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Opponent focus: Zach Selby, Washington Commanders

Washington Commanders quarterback Carson Wentz (11) in action during the first half of a preseason NFL football game against the Carolina Panthers, Saturday, Aug. 13, 2022, in Landover, Md. (AP Photo/Nick Wass)
Washington Commanders quarterback Carson Wentz (11) in action during the first half of a preseason NFL football game against the Carolina Panthers, Saturday, Aug. 13, 2022, in Landover, Md. (AP Photo/Nick Wass)

JACKSONVILLE – Senior writer John Oehser each week during the 2022 regular season will speak with a writer or media member covering the Jaguars' opponent.

Up this week:

Zach Selby of the Washington Commanders on the Commanders' matchup with the Jaguars at FedEx Field in Landover, Md., Sunday at 1 p.m.

Q: The Commanders finished 7-10 last season in Ron Rivera's second season as head coach. What's the outlook entering 2022?

A: This team has a lot of high expectations for what it has on the roster for 2022. Rivera made it very clear even before last season ended that he expects this team to take a big jump in his third season. That's a little to be expected. That's what teams do in the third seasons of a tenure. But he has backed it up in just about every way. He made a point to say, 'We want to go get a quarterback. We want to find an answer there.' They went out and traded for [quarterback] Carson Wentz from the Indianapolis Colts. They wanted to give him (Wentz) more weapons and brought in first-round [wide receiver] Jahan Dotson and fifth-round tight end Cole Turner. They feel they're primed to make some moves. Are they a 12- or 13-win team? That remains to be seen, but you can definitely expect them to improve upon the 7-10 record they had last season.

Q: Trading for Wentz was the franchise's high-profile offseason move. How has that gone so far?

A: I think it has been everything they expected it would be. One of the first things they made clear to Wentz as soon as he walked in the doors was that he is wanted here. They want him and his talents to help lead the offense. You hear a lot about Wentz, the good and the bad, but the good has really shown through a lot these past few months. He has been a really good leader. He established relationships with teammates and receivers from the start. He has been a guy players have been able to rally around. You have to look at preseason with a grain of salt, but he completed 72 percent of his passes for 138 yards in the few series he played. He's still learning the offense, but you can see him getting into a rhythm with [wide receivers] Terry McLaurin and Curtis Samuel and his tight ends. I think he's going to help the offense in a lot of ways.

Q: What do they want this offense to be? What's their ideal?

A: You're going to see an offense that's a lot more open and downfield than it has been the last couple of seasons. Offensively, they seem to have a lot of weapons to put the vision Rivera has for this team into reality. Am I saying they're one of the top offenses in the league? No. But I think you're going to see more flashes of those more modern offenses that go downfield. Wentz hasn't shown his arm strength that much in practice, but when he does you say, 'Wow.' Their receivers have the ability to get downfield and they're athletic. They're still going to run the ball, but they're going to go downhill when they need to. I think this is going be a very versatile offense that's going to demand a lot from its pieces and I think they have the talent to get a lot of those jobs done.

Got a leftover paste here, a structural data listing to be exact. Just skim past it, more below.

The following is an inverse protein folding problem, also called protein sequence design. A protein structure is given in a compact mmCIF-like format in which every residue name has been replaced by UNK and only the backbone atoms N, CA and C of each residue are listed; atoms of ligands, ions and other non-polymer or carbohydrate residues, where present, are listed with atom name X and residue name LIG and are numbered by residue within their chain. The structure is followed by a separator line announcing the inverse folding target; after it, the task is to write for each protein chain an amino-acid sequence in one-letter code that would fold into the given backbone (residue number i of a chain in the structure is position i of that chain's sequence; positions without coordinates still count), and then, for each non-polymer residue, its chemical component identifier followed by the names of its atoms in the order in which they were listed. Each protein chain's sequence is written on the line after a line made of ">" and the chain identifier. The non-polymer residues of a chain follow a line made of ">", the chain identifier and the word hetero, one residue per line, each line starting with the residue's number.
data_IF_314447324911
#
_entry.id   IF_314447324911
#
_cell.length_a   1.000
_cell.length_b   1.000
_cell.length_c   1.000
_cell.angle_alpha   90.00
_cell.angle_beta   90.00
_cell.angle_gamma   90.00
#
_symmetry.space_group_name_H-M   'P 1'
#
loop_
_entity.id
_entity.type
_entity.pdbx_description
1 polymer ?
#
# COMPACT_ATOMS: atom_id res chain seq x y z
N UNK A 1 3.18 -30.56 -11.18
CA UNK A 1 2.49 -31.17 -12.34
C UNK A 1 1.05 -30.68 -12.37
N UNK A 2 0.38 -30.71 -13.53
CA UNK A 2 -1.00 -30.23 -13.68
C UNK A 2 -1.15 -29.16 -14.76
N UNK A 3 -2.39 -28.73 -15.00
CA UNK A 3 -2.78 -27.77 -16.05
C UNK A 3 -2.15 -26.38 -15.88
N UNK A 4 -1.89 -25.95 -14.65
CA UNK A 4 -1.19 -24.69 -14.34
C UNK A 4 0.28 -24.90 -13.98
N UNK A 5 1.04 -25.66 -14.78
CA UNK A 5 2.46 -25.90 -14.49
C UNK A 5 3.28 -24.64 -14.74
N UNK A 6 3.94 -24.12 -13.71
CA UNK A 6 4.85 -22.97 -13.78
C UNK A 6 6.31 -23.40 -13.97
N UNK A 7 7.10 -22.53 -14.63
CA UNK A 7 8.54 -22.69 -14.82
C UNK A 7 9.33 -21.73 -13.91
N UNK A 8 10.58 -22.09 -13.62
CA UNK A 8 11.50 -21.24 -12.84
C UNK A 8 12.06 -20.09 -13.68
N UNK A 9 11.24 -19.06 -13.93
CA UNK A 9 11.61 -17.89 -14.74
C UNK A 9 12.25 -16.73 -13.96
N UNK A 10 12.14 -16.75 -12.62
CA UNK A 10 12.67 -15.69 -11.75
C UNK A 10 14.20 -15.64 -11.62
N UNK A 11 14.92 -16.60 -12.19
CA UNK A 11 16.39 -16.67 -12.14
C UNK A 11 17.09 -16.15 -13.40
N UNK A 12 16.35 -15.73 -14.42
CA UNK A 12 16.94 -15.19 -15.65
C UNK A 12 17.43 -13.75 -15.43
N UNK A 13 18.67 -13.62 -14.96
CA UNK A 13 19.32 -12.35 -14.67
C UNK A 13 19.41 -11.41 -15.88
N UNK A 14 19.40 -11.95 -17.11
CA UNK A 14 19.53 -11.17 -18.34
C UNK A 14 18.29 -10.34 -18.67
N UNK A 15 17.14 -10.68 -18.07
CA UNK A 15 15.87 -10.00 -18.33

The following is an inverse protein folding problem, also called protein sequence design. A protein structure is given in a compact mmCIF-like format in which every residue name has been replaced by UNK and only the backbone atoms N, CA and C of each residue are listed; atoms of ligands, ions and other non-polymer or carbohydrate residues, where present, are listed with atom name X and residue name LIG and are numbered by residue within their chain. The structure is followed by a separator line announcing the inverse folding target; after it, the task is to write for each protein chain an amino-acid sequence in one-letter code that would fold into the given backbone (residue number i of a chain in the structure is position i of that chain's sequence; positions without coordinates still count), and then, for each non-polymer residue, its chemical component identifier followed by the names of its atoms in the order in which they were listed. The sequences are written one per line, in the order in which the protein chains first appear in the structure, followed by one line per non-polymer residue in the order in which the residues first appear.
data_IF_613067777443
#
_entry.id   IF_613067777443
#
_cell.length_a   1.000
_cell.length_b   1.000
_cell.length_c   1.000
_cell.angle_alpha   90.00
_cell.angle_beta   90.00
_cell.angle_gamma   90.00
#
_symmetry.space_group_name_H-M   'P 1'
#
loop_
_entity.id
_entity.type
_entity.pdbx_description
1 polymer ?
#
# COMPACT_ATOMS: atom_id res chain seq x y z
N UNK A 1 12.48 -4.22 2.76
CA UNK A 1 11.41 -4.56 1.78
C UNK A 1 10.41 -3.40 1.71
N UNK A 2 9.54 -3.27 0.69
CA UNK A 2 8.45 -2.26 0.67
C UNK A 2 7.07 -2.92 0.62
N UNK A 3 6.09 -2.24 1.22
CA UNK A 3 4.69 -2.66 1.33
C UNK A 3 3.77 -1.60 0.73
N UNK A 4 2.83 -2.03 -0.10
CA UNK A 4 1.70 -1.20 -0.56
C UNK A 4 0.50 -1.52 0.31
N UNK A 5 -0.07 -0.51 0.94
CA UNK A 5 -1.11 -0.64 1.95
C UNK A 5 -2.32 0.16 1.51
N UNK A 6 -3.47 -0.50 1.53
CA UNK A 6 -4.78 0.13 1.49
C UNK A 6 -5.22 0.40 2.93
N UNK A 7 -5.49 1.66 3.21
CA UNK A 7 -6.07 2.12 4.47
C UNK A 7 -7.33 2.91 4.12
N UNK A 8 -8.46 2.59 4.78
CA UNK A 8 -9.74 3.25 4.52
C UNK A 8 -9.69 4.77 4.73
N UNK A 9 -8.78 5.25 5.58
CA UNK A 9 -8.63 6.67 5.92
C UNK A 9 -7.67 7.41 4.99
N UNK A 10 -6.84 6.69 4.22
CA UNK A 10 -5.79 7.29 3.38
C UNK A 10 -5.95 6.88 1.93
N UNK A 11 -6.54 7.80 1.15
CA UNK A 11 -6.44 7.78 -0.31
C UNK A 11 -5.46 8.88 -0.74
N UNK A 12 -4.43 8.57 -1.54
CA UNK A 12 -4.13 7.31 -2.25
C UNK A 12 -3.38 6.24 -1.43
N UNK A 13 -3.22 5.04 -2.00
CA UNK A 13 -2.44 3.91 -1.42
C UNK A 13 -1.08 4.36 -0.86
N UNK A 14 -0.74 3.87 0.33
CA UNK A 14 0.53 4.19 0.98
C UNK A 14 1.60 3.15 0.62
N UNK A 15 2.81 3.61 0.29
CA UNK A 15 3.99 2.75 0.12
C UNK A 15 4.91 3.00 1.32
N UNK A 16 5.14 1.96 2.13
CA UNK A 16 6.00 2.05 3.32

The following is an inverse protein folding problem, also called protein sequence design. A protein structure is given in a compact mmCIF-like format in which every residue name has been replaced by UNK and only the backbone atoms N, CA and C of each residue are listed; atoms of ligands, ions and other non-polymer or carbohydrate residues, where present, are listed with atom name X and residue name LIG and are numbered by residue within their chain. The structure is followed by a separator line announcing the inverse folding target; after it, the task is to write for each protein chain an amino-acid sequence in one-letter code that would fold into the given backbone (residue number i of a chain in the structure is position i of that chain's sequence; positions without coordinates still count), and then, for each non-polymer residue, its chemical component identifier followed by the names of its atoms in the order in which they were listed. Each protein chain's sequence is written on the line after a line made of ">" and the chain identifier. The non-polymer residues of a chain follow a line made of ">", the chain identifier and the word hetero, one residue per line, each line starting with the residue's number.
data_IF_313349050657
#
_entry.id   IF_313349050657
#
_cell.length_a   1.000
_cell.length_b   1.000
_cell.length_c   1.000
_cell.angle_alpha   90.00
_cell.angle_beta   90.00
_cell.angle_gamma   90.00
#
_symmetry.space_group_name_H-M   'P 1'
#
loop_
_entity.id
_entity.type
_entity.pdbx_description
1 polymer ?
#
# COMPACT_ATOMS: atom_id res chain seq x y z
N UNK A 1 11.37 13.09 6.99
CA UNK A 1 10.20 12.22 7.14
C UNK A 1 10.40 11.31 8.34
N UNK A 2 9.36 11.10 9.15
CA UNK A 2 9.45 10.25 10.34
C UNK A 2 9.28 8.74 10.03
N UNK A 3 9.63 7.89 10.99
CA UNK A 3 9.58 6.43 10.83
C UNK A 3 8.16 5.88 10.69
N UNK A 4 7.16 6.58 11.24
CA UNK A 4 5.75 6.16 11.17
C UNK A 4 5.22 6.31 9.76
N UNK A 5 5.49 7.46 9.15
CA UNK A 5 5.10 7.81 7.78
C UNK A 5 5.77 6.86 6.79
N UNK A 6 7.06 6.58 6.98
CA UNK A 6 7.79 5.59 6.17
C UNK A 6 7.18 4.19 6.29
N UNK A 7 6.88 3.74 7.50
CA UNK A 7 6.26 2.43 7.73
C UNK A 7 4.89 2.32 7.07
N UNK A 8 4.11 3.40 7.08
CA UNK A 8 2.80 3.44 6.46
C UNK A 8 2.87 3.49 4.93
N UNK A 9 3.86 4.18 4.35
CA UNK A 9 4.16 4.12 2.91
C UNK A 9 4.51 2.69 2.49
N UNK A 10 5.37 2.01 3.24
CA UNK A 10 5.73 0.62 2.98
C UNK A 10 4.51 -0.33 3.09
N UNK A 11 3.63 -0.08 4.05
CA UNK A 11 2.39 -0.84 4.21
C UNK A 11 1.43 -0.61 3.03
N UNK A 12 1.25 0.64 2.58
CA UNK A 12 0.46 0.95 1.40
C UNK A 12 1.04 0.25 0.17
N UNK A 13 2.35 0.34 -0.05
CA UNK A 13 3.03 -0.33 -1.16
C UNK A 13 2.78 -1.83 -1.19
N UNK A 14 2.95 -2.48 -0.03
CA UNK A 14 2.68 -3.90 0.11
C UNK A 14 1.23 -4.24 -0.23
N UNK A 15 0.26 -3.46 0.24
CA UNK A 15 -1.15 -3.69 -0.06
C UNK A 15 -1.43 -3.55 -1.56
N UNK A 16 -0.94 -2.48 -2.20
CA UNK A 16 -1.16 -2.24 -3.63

Q: The defense has the reputation of being the strength of the team. Fair?

A: On paper, it is. I would say it's a little more even [between offense and defense] now. [Defensive end] Chase Young is not going to be available for the first four games, but they feel good about the starters on the defensive line while they wait for him. [Defensive end] Montez Sweat seems very primed to make a bigger name for himself and of course [defensive tackles] Jonathan Allen and Daron Payne are stalwarts on the interior. They have four first-round picks up front; that's a pretty good group. You feel confident in the linebackers. Communication has been a point of emphasis in the secondary, and that seems to have improved a lot. They feel like they're more in synch. They gave up a lot of big plays in 2021. That was one of the big issues. They would stop teams and get into third-and-long, then they would give up a 20- or 30-yard pass. That just sucks all the air out of the momentum. Potentially, this defense is a strength. At the same, they're in a position now that they need to prove it a little more than they did last year.

Q: What is success for the Commanders this season? Is this playoffs or bust? Winning season or bust?

A: I think they want to be competitive, which is getting a winning season. Washington has not had a winning season since 2016, when they were 8-7-1. That's a long time to be below .500 or around that area. They have one of the easiest strengths of schedules in the league. They have upgraded a lot of areas. I don't see a below-.500 team this year. Nine, 10 wins is a possibility and very realistic. There is a path for 11 or 12, but you have to prove it in those situations. If the offense is what they think it is and the defense lives up to its potential, 11 or 12 wins is certainly out there. Realistically, nine or 10 wins is where you would want it to be. Nine or 10 wins is normally what wins the NFC East – with the exception of last season. If they can get to that nine- or 10-win mark, they're right in the thick of things.

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